Jeff Daniels: naked

 

Jeff Daniels knows full well that most of the audience that comes to hear his music wants the dish on his Hollywood adventures.

Jeff Daniels knows full well that most of the audience that comes to hear his music wants the dish on his Hollywood adventures.

The star of such films as Terms of Endearment, Dumb and Dumber and The Squid and the Whale, 55, is a pro, though -- gigging for about a decade and playing guitar since 1976.

We chatted with Daniels from his office at Purple Rose Theatre Company in his hometown of Chelsea, Mich., about his other career.

How do audiences receive you?

It takes time for people to adjust. I've got two strikes against me: I'm known for something other than what I'm about to do. A lot of them walk in because of the movies. I don't ignore that: the fact that I've been in Dumb and Dumber or something they've loved or put a smile on their face.

What do you think of other actors who try music?

William Shatner sang, Leonard Nimoy had an album; Telly Savalas, too. That doesn't help. I address it right away. I have a song, If William Shatner Can, I Can Too.

What can the uninitiated expect?

This evening that I do is very entertaining for those that are willing to take the chance. Once they do, after 15 minutes they realize it's not just gonna be three chords and songs about As I Gaze Into My Navel.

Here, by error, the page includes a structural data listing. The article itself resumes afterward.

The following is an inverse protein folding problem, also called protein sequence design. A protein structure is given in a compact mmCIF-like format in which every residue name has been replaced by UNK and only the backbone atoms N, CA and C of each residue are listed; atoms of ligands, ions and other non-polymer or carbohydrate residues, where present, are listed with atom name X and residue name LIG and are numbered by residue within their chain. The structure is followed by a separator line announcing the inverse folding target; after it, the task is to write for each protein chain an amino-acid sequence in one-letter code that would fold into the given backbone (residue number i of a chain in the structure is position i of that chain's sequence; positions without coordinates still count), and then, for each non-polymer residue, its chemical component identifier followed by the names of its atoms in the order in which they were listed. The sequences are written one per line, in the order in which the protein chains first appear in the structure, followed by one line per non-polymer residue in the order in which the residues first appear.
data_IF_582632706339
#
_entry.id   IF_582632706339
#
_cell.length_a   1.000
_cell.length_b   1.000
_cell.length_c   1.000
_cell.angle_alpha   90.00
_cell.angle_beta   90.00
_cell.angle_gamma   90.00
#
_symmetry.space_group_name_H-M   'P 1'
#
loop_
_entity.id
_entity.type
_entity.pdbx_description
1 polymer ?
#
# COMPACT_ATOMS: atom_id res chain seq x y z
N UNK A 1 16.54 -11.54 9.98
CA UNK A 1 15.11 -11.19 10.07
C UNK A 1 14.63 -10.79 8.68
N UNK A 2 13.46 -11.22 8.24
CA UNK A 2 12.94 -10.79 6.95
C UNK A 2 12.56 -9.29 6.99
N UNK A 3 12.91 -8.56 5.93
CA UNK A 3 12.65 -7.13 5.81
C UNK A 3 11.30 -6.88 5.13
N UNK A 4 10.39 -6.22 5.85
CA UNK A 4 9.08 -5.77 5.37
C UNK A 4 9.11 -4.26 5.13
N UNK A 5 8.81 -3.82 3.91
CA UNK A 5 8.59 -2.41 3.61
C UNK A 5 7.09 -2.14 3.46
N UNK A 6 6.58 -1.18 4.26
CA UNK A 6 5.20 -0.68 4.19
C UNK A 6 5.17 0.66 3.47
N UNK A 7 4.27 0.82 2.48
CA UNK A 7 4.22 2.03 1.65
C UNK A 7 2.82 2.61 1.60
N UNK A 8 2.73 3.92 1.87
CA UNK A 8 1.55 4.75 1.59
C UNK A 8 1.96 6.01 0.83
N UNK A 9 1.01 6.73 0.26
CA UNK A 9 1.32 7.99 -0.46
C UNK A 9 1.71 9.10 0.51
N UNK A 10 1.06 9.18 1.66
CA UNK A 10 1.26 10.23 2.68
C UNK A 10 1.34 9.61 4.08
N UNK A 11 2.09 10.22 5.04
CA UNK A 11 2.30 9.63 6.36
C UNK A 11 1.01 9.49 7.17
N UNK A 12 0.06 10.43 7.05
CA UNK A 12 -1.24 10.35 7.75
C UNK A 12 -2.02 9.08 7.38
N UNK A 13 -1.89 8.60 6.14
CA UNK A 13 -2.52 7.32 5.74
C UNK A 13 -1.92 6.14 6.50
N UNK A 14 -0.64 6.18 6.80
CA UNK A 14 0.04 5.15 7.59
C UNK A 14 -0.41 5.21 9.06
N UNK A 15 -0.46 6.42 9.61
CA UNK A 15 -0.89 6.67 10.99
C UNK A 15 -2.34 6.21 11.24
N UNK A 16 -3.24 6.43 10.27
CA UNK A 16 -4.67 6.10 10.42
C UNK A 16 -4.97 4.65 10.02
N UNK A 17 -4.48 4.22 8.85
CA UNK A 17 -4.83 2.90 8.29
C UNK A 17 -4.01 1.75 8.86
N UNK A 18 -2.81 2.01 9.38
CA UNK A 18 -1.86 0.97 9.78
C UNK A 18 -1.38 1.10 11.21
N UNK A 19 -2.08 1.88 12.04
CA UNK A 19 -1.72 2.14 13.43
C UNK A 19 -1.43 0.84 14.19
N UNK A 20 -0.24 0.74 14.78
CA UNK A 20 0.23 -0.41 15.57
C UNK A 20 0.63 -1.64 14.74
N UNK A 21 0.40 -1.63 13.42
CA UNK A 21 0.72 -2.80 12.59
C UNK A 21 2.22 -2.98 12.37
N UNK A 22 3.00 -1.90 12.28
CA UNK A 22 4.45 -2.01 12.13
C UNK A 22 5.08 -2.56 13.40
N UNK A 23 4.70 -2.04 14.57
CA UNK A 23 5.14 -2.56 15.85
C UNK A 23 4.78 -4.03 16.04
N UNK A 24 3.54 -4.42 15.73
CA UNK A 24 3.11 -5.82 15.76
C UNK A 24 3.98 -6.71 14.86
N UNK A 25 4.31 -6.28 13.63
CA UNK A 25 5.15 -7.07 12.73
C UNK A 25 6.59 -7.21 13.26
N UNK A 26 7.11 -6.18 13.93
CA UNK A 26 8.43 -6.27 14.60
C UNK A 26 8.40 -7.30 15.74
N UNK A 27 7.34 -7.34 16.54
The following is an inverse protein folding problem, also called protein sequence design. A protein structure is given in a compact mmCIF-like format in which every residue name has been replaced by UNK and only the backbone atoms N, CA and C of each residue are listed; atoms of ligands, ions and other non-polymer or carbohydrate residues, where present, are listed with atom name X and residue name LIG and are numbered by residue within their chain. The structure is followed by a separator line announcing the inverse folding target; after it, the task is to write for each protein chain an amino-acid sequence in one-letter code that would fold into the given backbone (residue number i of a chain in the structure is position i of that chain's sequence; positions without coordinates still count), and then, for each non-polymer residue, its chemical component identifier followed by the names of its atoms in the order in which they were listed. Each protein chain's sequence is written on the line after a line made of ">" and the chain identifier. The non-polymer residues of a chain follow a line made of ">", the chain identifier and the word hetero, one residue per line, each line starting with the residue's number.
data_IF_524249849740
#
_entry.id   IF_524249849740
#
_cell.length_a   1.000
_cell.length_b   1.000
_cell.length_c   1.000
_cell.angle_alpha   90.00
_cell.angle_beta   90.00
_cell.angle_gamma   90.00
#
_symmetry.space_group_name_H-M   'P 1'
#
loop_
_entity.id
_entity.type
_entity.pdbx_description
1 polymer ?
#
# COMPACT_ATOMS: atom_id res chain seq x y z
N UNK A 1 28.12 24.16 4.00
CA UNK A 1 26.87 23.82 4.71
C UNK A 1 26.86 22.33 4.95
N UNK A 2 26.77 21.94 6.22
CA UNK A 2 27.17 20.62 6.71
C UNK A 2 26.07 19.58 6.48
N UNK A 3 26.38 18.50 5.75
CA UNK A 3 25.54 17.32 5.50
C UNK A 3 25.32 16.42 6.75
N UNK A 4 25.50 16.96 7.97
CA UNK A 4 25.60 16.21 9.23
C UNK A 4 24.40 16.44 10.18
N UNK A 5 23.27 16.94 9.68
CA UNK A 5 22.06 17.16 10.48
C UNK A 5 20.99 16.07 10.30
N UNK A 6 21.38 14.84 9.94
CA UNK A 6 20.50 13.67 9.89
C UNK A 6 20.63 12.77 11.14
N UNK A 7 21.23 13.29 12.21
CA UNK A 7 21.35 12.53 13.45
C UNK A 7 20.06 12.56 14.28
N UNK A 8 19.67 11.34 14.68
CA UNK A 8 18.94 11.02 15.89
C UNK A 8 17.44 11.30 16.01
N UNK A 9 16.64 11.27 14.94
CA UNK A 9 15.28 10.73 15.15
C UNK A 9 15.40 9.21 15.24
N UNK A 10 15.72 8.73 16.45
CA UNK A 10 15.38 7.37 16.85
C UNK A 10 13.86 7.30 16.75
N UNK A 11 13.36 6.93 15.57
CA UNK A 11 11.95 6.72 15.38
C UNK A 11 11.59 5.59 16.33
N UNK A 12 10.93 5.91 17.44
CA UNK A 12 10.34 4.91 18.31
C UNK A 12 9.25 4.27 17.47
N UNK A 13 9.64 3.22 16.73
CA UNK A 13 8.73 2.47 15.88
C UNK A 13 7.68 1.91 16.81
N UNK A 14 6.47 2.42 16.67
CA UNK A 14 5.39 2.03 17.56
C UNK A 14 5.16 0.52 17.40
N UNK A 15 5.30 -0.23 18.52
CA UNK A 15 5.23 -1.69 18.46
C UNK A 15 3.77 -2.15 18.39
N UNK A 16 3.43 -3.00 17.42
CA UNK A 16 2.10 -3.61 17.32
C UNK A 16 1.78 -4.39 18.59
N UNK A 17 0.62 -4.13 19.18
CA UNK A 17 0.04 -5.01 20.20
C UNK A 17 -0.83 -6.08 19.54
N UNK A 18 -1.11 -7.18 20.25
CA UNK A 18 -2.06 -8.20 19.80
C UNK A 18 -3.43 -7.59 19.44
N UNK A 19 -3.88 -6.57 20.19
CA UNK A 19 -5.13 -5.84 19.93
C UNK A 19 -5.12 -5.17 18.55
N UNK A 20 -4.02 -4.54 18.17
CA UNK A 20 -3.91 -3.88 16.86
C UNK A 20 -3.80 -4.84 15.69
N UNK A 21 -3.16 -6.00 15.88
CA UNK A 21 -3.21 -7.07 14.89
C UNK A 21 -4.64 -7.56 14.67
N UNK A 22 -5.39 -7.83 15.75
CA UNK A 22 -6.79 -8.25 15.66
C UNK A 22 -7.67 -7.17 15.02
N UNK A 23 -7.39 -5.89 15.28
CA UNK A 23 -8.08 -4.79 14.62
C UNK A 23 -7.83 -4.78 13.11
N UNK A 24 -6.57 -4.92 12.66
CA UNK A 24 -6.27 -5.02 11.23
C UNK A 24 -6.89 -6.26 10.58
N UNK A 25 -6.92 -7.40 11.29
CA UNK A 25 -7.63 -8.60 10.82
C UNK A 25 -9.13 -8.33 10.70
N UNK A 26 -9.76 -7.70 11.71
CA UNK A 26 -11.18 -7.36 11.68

You have quite a following now.

I think the guitar players see that I can get around. It's finger picking up and down the neck, and I give them something to look at. A lot of my songs have been worked over. It's like doing a comedy on Broadway -- you know where the laughs are. Then I drop in the songs that move them. That's just basic theater.

Who's your inspiration?

[One is] Lyle Lovett. He's one of the great people. Five years ago, he came to Michigan on a songwriter's tour. I called him and said hello, and he said `Why don't you come up and play?' I thought, `Oh, s--t,' but you have to say yes. I did the Shatner song and have a picture of Lyle biting his hand he's laughing so hard. It was a great turning point.

Do you prefer this to acting?

It's all the blame, all the glory. You and nobody else -- all my material. There's an art and craft to pulling it off. It ain't easy. There's no script and no director. If I swing and miss, it's my miss, but when it works there's an extra satisfaction creatively.

Have you turned down scripts for your music?

This past fall was the first time I said `Don't call me.' I'm going out and staying out.

I played August to Thanksgiving -- 54 dates. I have an RV and put 10,000 miles on it. I was everywhere -- playing 16 people in Kansas City and sold out in Sioux Falls.

It was my wife and I and the two dogs -- the Empty Nester's Tour, we called it [he and Kathleen have three kids]. We slept at Wal-Marts and truck stops and a few RV parks.

I really enjoyed it.

Sounds like you're in a good place.

The first few shows I did, I walked out there and wasn't prepared for the emotional nakedness.

It was white-hot, drenched-in-sweat fear. It was because there was no character. I needed some other coat to put on. I finally realized, `I know who the character is: It's me in a good mood!'

-- MADELEINE MARR

The show will be at 8:30 p.m. Friday, Jan. 14 at the Broward Center for the Performing Arts, 201 SW Fifth Ave., Fort Lauderdale; 954-462-0222, Browardcenter.org

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